The Role of Contract Lifecycle Management in Business Continuity
Business continuity is crucial to ensuring your day-to-day operations don’t stop when unexpected, impactful events occur. Your customers depend on it. And the best way to safeguard your business operations is to have a plan.
Key success factors in business continuity planning
A business continuity plan maps out how to prevent and recover from potential threats so you can conduct business as usual and continue serving customers. And the effectiveness of that plan to enable normal operations is dependent upon four primary factors: people, process, technology and infrastructure.
Employees must be:
- Aware of your business continuity plan and their role in it
- Trained in how to respond
- Empowered to execute alternative solutions during business disruptions
When the status quo changes, normal processes are often disrupted, and other approaches are needed to carry out business operations. With the current COVID-19 shelter-in-place directives, many employees are working remotely. Do you have processes in place to facilitate this, including how they will access needed systems?
Similarly, are your systems and policies flexible enough to support remote access and use? And do you have the security measures in place to protect customer information when employees are accessing it remotely? Your technology, software applications and supporting policies must be adaptable.
Unplanned events can disrupt production logistics and supply chains. It’s key that you know your options should that happen and have alternatives in place to keep operations flowing.
The role of contract lifecycle management in business continuity
Agreements are at the heart of every business relationship and define how organizations work together. They keep revenues flowing and supply chains moving and also help mitigate risk. During emergencies or other significant events that disrupt the normal flow of business, it’s critical that companies and other entities understand the commitments they’ve made to customers and that vendors have made to them.
Contract management software falls under the technology component of your business continuity plan, but it also plays a vital role in minimizing production and supply chain disruptions by ensuring your teams have easy access to the contracts underlining those aspects of your business.
To meet these needs, a robust CLM system must include remote access, a central repository, trackable workflows, system integration, search and reporting and the ability to assess risk and obligations.
A major assumption in most business continuity plans is that employees may need to work remotely or from different locations. This makes anytime, anywhere system access critical – and that access must be highly secure and available. In fact, remote access is the linchpin to the overall success of your business continuity plan as everything else that follows is dependent upon your employees having access to everything they need to close new business and continue servicing existing customers.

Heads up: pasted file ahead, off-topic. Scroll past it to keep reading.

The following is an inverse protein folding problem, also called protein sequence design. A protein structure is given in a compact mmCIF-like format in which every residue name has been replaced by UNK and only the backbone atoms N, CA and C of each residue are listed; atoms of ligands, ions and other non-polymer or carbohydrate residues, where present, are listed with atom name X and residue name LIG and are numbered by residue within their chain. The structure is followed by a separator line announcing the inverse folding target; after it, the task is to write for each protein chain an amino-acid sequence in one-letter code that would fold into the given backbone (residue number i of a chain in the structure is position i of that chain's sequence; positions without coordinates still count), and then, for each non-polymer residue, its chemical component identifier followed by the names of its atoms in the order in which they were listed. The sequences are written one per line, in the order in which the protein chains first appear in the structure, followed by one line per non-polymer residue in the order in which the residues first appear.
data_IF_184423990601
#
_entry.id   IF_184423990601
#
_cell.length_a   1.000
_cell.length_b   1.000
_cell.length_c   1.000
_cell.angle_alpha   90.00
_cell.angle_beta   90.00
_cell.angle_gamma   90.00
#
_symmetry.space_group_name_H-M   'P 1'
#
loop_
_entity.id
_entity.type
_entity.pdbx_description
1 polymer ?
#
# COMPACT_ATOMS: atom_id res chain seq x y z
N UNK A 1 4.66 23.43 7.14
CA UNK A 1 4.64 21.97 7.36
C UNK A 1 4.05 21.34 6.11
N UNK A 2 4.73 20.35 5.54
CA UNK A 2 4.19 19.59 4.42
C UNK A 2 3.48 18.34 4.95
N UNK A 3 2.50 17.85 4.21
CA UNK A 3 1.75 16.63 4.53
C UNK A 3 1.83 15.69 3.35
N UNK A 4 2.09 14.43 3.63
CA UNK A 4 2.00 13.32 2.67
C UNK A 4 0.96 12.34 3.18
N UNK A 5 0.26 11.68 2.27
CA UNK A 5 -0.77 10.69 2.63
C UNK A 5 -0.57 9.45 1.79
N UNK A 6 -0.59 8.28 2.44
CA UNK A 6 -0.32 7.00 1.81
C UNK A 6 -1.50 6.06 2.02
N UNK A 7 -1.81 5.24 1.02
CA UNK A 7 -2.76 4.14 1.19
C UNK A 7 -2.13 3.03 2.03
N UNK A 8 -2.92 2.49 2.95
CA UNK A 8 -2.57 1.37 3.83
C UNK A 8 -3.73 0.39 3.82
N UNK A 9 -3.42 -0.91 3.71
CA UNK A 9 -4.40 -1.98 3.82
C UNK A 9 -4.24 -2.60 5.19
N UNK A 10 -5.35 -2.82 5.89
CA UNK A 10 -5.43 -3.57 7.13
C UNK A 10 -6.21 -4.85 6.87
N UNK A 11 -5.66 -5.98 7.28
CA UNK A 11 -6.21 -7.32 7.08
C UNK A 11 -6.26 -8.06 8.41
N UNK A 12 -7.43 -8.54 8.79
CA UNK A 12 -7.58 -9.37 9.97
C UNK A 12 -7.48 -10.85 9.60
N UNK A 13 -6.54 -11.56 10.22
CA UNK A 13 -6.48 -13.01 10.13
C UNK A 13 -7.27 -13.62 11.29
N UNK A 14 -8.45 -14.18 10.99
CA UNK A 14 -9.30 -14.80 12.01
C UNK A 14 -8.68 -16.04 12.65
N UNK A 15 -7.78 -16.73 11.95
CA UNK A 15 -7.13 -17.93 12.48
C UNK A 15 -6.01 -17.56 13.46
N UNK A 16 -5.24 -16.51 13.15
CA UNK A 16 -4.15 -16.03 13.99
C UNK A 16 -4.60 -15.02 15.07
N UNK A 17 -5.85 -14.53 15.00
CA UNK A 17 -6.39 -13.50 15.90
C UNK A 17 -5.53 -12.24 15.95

A central, organized, searchable repository is equally crucial, though, so you can easily find the contract you need. Whether you need to confirm a vendor’s service level agreements, are in the middle of closing a deal or your customer is asking to see their contract, ready access is fundamental to helping your customers, keeping supply chains running and understanding risk.
Workflow is all about orchestration, automating tasks to make sure the right person, gets the right work, at the right time. This is even more important when everyone involved is working in different locations or an emergency arises taking a key person out of office.
Manual workflows are a pain to manage, and it’s easy to miss a step or for a contract to get hung up in someone’s inbox because they’re out of office. Having a system that automatically tracks what’s supposed to happen when, makes it easier to find an alternative plan.
Contracts don’t happen in isolation. Often, the data that goes into contracts comes from other systems, like Salesforce or internal enterprise systems. Without system integration, incorporating information like pricing data and payment terms or updating a downstream system to provision a service or send an invoice after a sale are manual processes that take time and increase the likelihood of error.
Search and reporting
A central repository isn’t much use without a way to quickly search and find the contract you need. And during a time of crisis, quick access to contracts and the ability report on obligations and work in process are essential. A system that has full-text searching, intelligent tagging and AI capabilities makes that possible.
Risk and obligation assessment
Understanding where you’re at risk and what you’re obligated to provide is never more important than during an impactful event. There may be clauses, such as force majeure or service level agreements and penalties, that change your company’s risk profile and thus provide valuable input when making major business decisions. The ability to surface this information and rapidly find the contracts that might be disrupted by the unplanned event can help lower your risk.
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